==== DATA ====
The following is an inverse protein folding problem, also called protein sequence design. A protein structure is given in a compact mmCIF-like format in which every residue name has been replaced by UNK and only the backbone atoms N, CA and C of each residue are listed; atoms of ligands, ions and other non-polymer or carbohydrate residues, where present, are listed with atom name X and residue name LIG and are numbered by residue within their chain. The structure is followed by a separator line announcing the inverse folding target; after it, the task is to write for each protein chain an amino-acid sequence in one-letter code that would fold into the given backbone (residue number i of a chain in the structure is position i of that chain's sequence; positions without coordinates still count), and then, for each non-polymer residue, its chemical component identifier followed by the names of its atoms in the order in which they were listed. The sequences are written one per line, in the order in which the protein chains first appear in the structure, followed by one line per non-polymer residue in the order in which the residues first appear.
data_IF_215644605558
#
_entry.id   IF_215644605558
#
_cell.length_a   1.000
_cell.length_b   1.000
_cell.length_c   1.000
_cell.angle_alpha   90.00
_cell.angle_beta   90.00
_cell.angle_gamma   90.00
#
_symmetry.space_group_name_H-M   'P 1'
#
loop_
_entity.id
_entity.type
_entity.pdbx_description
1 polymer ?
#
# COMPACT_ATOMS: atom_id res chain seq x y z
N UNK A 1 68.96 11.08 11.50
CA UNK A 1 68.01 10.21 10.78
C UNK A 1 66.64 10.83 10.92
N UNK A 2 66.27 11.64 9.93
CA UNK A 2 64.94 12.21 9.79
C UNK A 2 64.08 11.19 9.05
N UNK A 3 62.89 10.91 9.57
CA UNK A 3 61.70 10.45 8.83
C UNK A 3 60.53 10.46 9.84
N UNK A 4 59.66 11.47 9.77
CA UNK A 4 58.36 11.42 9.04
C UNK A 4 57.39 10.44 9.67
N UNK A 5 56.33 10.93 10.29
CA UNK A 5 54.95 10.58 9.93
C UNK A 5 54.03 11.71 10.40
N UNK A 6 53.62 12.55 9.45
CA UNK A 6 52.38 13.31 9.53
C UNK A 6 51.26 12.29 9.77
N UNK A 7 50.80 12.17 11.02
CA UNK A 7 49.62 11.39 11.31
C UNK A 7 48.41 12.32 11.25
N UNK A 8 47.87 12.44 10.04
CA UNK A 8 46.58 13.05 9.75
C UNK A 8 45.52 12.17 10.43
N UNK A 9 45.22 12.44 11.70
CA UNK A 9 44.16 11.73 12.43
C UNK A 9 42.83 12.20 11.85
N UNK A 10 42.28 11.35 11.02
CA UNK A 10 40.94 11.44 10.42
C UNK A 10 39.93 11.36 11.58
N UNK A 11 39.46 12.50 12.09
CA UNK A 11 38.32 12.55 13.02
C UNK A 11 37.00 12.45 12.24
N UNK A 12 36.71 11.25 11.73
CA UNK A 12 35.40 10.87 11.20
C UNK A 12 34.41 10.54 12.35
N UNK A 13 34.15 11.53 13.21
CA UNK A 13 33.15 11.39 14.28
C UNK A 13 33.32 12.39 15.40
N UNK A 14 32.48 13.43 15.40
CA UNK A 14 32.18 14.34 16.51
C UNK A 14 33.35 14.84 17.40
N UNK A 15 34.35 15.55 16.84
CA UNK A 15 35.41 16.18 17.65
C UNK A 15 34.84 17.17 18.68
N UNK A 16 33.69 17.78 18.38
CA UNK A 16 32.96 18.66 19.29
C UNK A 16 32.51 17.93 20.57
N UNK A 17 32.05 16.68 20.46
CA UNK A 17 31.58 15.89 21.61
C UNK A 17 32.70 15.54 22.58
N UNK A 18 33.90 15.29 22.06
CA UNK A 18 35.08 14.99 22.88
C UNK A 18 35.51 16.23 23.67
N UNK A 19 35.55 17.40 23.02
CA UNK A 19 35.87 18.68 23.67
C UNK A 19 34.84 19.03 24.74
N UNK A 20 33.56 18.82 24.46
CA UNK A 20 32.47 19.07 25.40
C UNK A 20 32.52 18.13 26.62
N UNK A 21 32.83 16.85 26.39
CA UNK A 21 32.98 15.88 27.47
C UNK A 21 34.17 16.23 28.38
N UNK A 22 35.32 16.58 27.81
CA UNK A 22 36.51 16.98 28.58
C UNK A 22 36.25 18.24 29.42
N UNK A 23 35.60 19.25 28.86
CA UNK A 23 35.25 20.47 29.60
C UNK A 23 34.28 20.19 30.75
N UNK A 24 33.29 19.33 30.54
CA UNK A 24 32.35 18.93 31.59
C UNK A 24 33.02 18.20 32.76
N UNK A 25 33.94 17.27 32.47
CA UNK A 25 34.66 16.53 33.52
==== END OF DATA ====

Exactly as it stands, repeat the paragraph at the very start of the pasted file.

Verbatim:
The following is an inverse protein folding problem, also called protein sequence design. A protein structure is given in a compact mmCIF-like format in which every residue name has been replaced by UNK and only the backbone atoms N, CA and C of each residue are listed; atoms of ligands, ions and other non-polymer or carbohydrate residues, where present, are listed with atom name X and residue name LIG and are numbered by residue within their chain. The structure is followed by a separator line announcing the inverse folding target; after it, the task is to write for each protein chain an amino-acid sequence in one-letter code that would fold into the given backbone (residue number i of a chain in the structure is position i of that chain's sequence; positions without coordinates still count), and then, for each non-polymer residue, its chemical component identifier followed by the names of its atoms in the order in which they were listed. The sequences are written one per line, in the order in which the protein chains first appear in the structure, followed by one line per non-polymer residue in the order in which the residues first appear.